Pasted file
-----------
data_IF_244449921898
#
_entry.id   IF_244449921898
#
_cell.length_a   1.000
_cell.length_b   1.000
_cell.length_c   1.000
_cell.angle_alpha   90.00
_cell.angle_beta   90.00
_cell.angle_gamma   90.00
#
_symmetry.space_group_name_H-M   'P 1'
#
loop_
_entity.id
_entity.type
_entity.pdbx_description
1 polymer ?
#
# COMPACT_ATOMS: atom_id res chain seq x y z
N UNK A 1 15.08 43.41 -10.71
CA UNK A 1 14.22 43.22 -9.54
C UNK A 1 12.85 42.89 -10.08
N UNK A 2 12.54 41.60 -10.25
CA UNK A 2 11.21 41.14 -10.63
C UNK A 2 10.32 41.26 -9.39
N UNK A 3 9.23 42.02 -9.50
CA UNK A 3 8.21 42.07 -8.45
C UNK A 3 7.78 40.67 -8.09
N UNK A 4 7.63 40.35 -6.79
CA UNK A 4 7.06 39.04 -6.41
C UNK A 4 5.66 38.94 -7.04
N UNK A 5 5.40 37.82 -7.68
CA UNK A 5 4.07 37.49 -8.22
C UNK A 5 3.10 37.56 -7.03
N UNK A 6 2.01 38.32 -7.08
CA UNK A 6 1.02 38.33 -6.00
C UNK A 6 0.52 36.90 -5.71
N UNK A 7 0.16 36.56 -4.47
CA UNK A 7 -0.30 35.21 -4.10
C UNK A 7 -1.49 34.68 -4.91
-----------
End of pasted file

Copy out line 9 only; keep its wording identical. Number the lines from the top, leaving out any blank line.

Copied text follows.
_cell.angle_beta   90.00